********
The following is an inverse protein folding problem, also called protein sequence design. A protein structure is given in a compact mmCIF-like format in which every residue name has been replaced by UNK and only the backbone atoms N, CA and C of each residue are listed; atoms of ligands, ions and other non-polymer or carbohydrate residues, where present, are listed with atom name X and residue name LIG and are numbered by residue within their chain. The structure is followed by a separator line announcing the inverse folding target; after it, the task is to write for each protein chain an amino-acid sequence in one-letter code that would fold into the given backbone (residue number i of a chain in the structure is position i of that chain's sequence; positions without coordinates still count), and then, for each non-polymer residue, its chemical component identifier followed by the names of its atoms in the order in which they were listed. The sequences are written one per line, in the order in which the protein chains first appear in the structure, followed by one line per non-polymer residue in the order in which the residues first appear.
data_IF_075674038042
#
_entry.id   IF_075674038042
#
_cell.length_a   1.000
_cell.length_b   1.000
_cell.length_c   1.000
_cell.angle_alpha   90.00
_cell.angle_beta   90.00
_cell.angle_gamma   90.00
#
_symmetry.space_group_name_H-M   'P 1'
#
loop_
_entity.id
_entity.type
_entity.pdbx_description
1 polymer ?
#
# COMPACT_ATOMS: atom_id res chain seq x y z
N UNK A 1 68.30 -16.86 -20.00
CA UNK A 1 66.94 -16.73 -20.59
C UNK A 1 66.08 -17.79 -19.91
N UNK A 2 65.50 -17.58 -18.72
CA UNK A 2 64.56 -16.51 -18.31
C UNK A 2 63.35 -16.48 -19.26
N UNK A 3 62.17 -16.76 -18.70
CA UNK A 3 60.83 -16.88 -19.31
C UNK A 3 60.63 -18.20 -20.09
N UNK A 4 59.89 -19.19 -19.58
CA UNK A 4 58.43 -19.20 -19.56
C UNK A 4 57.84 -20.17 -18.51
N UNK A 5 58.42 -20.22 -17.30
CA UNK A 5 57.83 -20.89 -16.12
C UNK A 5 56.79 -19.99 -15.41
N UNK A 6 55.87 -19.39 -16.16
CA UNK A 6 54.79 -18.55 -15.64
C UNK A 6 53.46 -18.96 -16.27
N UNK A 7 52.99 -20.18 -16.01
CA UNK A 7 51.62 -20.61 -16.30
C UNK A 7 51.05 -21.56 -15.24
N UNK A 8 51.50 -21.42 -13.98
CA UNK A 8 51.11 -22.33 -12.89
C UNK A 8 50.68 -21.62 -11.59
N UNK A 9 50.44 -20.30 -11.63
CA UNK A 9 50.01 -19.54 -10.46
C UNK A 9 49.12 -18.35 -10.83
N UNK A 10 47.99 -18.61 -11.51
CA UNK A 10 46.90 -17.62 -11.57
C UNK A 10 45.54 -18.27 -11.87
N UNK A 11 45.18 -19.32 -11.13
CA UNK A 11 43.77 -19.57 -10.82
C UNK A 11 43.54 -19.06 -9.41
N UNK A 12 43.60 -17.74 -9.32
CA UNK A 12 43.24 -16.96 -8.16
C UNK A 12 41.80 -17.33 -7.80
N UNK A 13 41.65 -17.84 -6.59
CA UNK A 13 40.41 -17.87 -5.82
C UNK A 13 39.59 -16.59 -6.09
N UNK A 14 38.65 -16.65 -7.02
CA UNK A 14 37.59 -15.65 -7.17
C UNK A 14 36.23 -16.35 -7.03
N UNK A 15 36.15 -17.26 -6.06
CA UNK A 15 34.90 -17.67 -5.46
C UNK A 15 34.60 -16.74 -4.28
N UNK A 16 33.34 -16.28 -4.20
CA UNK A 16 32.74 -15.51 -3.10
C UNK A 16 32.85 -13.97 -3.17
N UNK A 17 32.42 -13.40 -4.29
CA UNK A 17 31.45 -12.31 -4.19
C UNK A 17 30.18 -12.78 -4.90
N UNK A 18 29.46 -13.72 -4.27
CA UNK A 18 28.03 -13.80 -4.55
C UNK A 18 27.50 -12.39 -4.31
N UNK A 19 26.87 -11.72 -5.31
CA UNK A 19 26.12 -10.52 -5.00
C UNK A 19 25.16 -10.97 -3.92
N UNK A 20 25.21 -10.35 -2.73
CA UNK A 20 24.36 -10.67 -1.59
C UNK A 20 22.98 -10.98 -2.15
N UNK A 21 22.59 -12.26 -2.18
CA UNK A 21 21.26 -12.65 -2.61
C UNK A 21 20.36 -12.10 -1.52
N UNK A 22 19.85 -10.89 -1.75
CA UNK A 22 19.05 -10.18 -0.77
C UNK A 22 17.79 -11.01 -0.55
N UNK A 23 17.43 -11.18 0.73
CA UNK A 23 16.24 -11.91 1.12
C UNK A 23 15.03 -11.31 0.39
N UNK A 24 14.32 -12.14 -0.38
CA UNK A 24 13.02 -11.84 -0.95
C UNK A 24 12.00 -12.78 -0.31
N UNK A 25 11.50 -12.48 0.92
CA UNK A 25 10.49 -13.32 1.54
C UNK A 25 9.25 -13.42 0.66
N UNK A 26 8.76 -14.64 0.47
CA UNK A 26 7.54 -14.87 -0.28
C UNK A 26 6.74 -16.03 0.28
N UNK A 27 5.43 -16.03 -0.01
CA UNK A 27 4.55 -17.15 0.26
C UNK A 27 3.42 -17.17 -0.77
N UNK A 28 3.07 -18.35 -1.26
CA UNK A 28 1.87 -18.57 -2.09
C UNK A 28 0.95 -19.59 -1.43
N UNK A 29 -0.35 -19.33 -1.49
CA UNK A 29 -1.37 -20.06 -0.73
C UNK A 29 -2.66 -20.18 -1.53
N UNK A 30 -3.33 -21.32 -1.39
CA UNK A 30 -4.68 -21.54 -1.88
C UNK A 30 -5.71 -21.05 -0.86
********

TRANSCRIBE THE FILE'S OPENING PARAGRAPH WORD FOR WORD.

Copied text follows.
The following is an inverse protein folding problem, also called protein sequence design. A protein structure is given in a compact mmCIF-like format in which every residue name has been replaced by UNK and only the backbone atoms N, CA and C of each residue are listed; atoms of ligands, ions and other non-polymer or carbohydrate residues, where present, are listed with atom name X and residue name LIG and are numbered by residue within their chain. The structure is followed by a separator line announcing the inverse folding target; after it, the task is to write for each protein chain an amino-acid sequence in one-letter code that would fold into the given backbone (residue number i of a chain in the structure is position i of that chain's sequence; positions without coordinates still count), and then, for each non-polymer residue, its chemical component identifier followed by the names of its atoms in the order in which they were listed. The sequences are written one per line, in the order in which the protein chains first appear in the structure, followed by one line per non-polymer residue in the order in which the residues first appear.